November 3, 2020

New policies to help startups flooding in across Europe

European policymakers are putting in place a series of new laws and initiatives to help the continent rival Silicon Valley.

©Olaf Kosinsky

European policymakers are putting in place a series of new laws and initiatives to help the continent rival Silicon Valley, hoping to promote more investment in European tech startups and also attract talent to the sector.

German finance minister Olaf Scholz over the weekend announced plans to make it easier for companies to give employees stock options, which is a way for small companies with little cash to make big hires.

“A flourishing startup scene is important for our country, it strengthens the innovative capacity of the economy,” he said, adding the law should be agreed next month. “That’s why I am introducing new rules. Young companies should be able to really get started, even in difficult times.”


The news was first flagged at the ‘Not Optional’ event organised by VC firm Index Ventures and startup conference Slush last week, with Jörg Kukies from the German finance ministry saying they would help to “incentivise startup investment in our country”.

This comes amid a sustained campaign by Index and other entrepreneurs to make it easier to give employees options — seen as a way of aligning incentives between employees and their company. France changed its options rules earlier this year.

New startup-friendly policies galore

But this is not the only new policy likely to come into action soon. At the same ‘Not Optional’ event, Gerard de Graaf, a director at the European Commission, said that a new ‘Startup Nations Standard’ should be created during the Portuguese Presidency of the European Council starting in January.

This ‘Startup Nations Standard’, he said, will call for commitments from member states to implement a set of best practices — such as on options or visas. “If you fulfill all of the standards — there will probably be about 10 of them —  then you can call yourself a Startup Nation,” said de Graaf.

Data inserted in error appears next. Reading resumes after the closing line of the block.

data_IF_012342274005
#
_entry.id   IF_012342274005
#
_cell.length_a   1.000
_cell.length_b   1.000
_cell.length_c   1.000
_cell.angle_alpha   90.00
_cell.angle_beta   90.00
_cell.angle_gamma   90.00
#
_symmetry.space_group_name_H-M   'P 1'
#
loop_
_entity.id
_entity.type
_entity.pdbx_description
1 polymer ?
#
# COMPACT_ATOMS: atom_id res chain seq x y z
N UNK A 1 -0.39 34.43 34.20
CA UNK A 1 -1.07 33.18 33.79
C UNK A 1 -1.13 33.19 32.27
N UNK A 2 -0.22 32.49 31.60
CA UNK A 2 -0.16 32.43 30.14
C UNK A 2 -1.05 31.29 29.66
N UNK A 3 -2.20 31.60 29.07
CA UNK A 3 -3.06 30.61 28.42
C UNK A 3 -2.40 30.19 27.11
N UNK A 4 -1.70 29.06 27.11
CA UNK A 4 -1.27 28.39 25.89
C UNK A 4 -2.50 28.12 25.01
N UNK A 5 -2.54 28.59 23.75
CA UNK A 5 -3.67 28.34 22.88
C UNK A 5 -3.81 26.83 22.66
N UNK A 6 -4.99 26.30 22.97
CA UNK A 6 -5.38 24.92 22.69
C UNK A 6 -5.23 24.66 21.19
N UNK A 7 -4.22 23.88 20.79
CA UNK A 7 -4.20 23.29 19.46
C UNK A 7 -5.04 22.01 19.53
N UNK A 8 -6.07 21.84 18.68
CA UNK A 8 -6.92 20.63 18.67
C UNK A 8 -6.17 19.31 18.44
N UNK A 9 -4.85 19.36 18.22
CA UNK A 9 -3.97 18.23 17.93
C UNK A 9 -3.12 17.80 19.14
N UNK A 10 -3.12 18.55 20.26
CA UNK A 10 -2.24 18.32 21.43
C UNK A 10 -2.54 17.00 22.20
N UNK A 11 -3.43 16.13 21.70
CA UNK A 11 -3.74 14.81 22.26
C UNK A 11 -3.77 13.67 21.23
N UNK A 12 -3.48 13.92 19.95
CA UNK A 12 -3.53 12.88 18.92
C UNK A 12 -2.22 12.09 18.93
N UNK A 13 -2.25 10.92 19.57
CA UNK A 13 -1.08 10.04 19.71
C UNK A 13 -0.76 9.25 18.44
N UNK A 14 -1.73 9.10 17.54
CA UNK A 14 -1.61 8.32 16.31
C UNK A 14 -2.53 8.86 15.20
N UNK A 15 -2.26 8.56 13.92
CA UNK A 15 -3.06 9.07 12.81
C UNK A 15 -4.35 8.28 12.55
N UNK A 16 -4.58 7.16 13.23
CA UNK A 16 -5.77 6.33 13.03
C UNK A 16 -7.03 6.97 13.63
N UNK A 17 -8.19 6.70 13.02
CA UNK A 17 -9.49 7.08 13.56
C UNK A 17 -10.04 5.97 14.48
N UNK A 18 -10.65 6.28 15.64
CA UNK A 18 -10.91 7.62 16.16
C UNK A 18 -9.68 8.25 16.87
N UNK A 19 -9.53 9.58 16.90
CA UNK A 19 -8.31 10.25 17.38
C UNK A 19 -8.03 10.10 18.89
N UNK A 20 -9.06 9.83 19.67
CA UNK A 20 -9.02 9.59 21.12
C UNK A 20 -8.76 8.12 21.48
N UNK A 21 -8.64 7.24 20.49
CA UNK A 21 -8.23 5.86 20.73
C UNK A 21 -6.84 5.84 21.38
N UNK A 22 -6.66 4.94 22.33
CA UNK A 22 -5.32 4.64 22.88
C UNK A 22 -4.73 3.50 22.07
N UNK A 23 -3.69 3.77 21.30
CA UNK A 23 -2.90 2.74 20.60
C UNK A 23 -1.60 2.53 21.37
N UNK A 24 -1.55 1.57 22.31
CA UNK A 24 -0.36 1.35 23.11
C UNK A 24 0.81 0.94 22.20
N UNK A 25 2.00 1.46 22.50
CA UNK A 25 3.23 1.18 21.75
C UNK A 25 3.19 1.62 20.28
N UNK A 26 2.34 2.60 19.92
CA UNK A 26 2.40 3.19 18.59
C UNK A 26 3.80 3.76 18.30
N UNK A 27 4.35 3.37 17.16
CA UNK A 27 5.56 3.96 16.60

At the event, Stéphane Ouaki from the European Commission also laid out expectations that the European Commission will invest €3.5-4bn into startups between 2021 and 2027. It will also shift from primarily supporting VC funds towards directly investing in startups. 

This money will be invested through the European Innovation Council (EIC) equity fund, which was formally launched back in June with a pilot programme of several hundred million but is expected to get a much larger budget under the Horizon Europe framework (which is being finalised at the moment).

The EIC has been dubbed Europe’s “unicorn factory”.

Problems to solve

The broader context of the three announcements is that although the European tech and startup ecosystem is growing, most policymakers agree that it needs to accelerate faster to become a truly global force.

According to a report from Dealroom, the combined value of European startups has risen from €155bn to €618bn over the past five years. There are now 2m people employed in tech startups, up 43% compared to 2016. 38% of global seed-stage capital is raised by European startups.

These are the positive points. 

On the negative side, while European tech startups attracted $34bn in investment last year, this record number was still well below the $117bn in the US and $63bn in Asia. At the same time, much of the money that was invested came from foreign investors, not European ones. 

In Europe, there is still a much-discussed problem of a lack of scaleup capital in Europe able to take companies from the early stages right the way through to IPO. This is seen as one part of the reason why Europe has been poor compared to the US at creating global champions.


A recent McKinsey report says that while Europe accounted for 36% of all global startups launched between 2009-19 it had only built 14% of the world’s unicorns in 2019. “Historically, Europe’s ecosystem has been less effective than that of the US at turning startups into late-stage successes,” the report concluded. 

At the Not Optional event, Johannes Reck, cofounder and CEO of Get Your Guide, said that European startup were “losing out” because large pensions funds and insurance companies were unwilling and often unable to allocate capital to VC funds, meaning few funds has the firepower to take a company all the way to IPO.

Last week, Get Your Guide raised a €114m round in the form of a convertible note from mostly non-European firms such as Searchlight Capital, SoftBank Vision Fund, KKR, and Spark Capital.

Cedric O

Also speaking at the Not Optional event was Cedric O, France’s junior minister for the digital economy, who dropped a devastating fact: the last IPO of a tech company at a €1bn+ valuation in France was in 1996 when Dassault Systemes listed.

But he said that France — like the rest of Europe — was stepping on the accelerator. He said that since the election of President Macron, France has implemented tax and labour reforms and a new tech visa to support startups and attract talent.

He said France was looking to create the next tech giant. “Building choices takes time, that’s why we need to invest now: France is pushing hard on investment in AI, quantum and cybersecurity.”

He added: “Europe has an economic opportunity, as the US economy isn’t as good as it used to be, and the European model is attractive. Therefore, we need to create the right environment and framework to nurture our startups.”